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Later, Shiemi spots Rin training, and recommits herself to trying her best so she can catch up to him. So yeah, no contact between the two quite yet, but she’s well on her way to getting there. As is Konekomaru, whose hard line fades when Rin assures him he’ll prove to him he’s not a threat, despite his blue flames.

Of course, the toughest friend in whose good graces to get back into is Bon, who is currently occupied with wondering if his Dad is the traitor in their midst. Another decent episode that balanced Rin’s efforts to make up with his pals with the right eye plot.

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Masamune-kun no Revenge – 03

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It should come as no surprise that despite this show having “revenge” in its title, it’s looking less likely all the time that Masamune will actually want to dump Adagaki once they become a going concern. He’s had an idea of her in his head all these years as an object of rueful loathing, but actually getting to know her is gradually rewriting that idea.

Despite gaining the tacit support of Koiwai in his revenge efforts, Masamune comes up with something all on his own: a wager with Masamune concerning test scores. Koiwai seemingly abstains from assisting, and Masamune even thinks she double-crossed him by slipping him laxatives during a test, but it turns out he ate bad eggs.

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When the results of the test wager are inconclusive, Koiwai redeems Masamune’s confidence by arranging for Adagaki to go on a date with him out of concern that he’s an emotional wreck. Koiwai is well aware of the immense trust Adagaki has in her obedient maid, but stops short of telling Masamune exactly why she’s helping him out.

Koiwai’s motives aside, Adagaki is very game for the date, and reveals her inexperience with the practice of courtship by arriving in a costume to “break the ice.” She puts up smug airs, but also hides behind Masamune’s broad back when a creep tries to snap a picture of her, and gets all freaked out by a horror movie.

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Adagaki isn’t just inexperienced in dating, but in interacting with people on equal terms. With a maid and an army of servants at school, she’s used to being waited on hand and foot. But as he watches her argue with a small child about why she’s dressed so weird, it dawns on him he’s been letting her get away with the cosplay thing all day, sparing her the embarrasment. He’s going soft!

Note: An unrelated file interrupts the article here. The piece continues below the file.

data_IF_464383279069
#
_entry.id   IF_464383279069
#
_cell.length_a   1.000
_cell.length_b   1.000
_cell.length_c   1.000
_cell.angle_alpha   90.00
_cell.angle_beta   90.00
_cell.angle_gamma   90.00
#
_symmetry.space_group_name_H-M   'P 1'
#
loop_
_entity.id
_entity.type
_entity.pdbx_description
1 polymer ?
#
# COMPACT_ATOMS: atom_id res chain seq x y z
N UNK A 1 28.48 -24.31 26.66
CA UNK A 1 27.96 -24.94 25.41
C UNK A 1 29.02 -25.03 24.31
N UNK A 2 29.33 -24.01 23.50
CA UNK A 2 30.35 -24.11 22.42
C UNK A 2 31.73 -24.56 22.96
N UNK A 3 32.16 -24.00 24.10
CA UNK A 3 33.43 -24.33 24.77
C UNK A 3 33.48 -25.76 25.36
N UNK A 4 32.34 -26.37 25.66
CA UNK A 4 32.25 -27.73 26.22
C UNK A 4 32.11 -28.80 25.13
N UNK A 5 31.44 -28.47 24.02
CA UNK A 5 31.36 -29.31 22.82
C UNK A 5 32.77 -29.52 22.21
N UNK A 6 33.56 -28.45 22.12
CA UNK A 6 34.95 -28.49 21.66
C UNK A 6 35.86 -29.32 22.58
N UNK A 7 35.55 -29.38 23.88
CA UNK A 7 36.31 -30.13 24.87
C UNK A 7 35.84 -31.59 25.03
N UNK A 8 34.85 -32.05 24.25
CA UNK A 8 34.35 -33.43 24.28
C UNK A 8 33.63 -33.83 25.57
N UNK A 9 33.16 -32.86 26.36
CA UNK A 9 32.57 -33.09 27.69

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Back when Masamune was a little fat kid, Adagaki called him pathetic and urged him to get stronger…which is exactly what he did. After accidentally walking in on her changing and hitting his head, he wakes up to find his head is in her lap and she’s asleep. After tasting her venom, back then and more recently, the date showed her some of her other facets, including vulnerability and kindness.

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Koiwai knows Masamune is “Pig’s Foot”, which means she knows how much Masamune worked to improve himself physically and academically to become the chick magnet he is today. Now she intends to use him to improve Adagaki, and in true tough love fashion, believes getting dumped might do the trick. The only issue is, will Masamune actually do it? I have my doubts.

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Kuzu no Honkai – 02

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Just as Hanabi and Mugi are getting acclimated as a kinda-sorta-couple, Kuzu no Honkai throws a couple of wrenches into the works: namely, alternate love interests for both of them in the persons of Ecchan (Hanabi’s only female friend) and Moca (Mugi’s childhood friend).

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Hanabi makes it clear to Moca that Mugi is hers and she isn’t into sharing. Possessive or not, it’s logical for her to suggest Mugi gently reject Moca, but because both of them are in situations of unrequited love, it’s also not strange to see him hesitating.

That being said, there are already signs that Hanabi sees Mugi as more than just an onii-chan replacement; she even calls him Mugi when he starts to make out with her. The rules of their “arrangement” are being bent this quickly, what hope to they have of not falling for each other?

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Hanabi never having the slightest opening with onii-chan, nor Mugi with Akane, certainly makes being a couple together more mutually comforting. Mugi is starting to feel like a boyfriend, and she doesn’t hate that.

When she interacts with other girls who ask her for love advice, they seem to be simply playing around, compared to what she and Mugi are up against. They laugh off her talk of liking someone so much it hurts, so she can’t take them seriously from that point on.

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Hanabi decides she wants a girls-only night with her only friend Ecchan; little does she know Ecchan is harboring a crush on her; one we see her acting on despite herself as the night fast-forwards to Ecchan kissing Hanabi in bed. As if things weren’t already complicated enough, eh…

Kuzu no Honkai continues to be a moody, intriguing drama, wading into the murky swamp of infatuation and longing, and punctuated by sudden moments of intimate contact. Moca seems like she belongs in a different show so far, but Ecchan is more promising, if for no other reason than she completely blindsides Hanabi.

As Kuzu nears Nagi no Asukara levels of love polygonage in just its second episode, I’m curious to see how those pursuing their own one-sided loves deal with others pursuing them.